in books. Sakamoto innovated some of the significant
methods by which we still teach competitive swimming
techniques, and his swimmers went on to be Olympic
and world champions. I wondered, why don’t we know
Why don’t we?
Sakamoto was incredibly modest. He was also busy
coaching until fairly close to the end of his life. And he
was never encouraged to see himself as a voice in
the vaster narrative about competitive swimming, although he brought many Olympians to
the games and his name was mentioned in
Colliers, Time, Newsweek. It’s also the
story of a team, and none of its members
felt it was their place to tell it.
What made you decide to take it on?
Several original members [of the club]
were still alive, and they or their chil-
dren had vast archives no one had
ever seen. I did wonder, do I have
the right to do it? I’m a New
England–born woman, I don’t speak
Japanese, everything was new to
me, including competitive swim-
ming. What persuaded me was vis-
iting with people who had lived the
story, and they were so generous in
telling it. There was a collaborative
quality to it, to piecing together
It sounds like more of a massive
editing project than a writing proj-
ect. How did you keep focused?
I tried to see the key moments and
turning points in terms of personal
stories and the historical context,
then figure out, where do they
intersect? It was overwhelming and
the material was voluminous, and I
had to learn how to cut through the
noise. Contemporarily, we’re critical of the press and how inaccurate
it is, but they were pretty inaccurate back then. It was only by triangulating on multiple sources that I
was able to find out what happened,
say, at a particular swim meet.
How much material did you wind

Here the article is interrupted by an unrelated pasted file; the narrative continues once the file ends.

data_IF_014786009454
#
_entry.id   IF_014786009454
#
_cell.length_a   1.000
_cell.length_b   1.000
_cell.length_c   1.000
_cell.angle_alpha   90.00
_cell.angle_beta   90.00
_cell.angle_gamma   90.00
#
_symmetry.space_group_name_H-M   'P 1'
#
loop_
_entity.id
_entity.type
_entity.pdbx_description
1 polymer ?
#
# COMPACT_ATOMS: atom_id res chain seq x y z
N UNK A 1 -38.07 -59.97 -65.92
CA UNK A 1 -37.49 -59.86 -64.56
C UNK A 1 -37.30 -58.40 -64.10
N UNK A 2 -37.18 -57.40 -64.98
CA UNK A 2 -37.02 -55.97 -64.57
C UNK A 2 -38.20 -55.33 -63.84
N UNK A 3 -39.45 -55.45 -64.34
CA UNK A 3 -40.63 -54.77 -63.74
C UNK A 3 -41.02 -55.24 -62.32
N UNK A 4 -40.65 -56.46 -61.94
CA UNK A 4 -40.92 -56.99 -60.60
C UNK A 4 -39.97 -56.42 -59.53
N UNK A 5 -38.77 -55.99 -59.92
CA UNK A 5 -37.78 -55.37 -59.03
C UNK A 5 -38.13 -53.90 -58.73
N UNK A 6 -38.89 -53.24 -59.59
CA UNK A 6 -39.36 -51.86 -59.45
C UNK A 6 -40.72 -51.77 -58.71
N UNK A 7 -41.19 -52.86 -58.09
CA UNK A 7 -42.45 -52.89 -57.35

At least 5,000 sources and at least
3,000+ photographs. It’s crazy. What
I hope to do is put a bibliography up
on a website that will give access to
anyone who wants it, because these
materials aren’t mine.
Will this be your first time at BEA?
Yes. This will also be the first time
I’ve spoken about the book as an
object, as a thing that’s done. Going
to BEA is the official sharing of the
story. —Lela Nargi
Julie Checkoway’s Three Year Swim Club: The Untold Story of Maui’s Ditch
Kids and Their Quest for Olympic Glory (Grand Central, Nov.) follows the
life of Japanese-American grammar school teacher Soichi Sakamoto
(1906–1997), who turned dozens of impoverished schoolchildren into world-class competitive swimmers. Checkoway’s agent will talk about her book
on today’s Buzz Panel, in Room 1E12/1E13/1E14, 4:15–5: 30 p.m.; and she
will be at the Downtown Stage tomorrow, 10–10: 45 a.m., with the other
How did you find this story?
I’d just finished my documentary [ Waiting for Hockney] and was working
as a staff writer at the Salt Lake Tribune, on the lookout for a story that was
about great people who’ve made a difference in the world. My friend and
agent, Eileen Cope, called and said, ‘I just heard this story. Do you think it’s
true?’ There was no scholarly material at all, no mention of the swim club
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A Story Never Told
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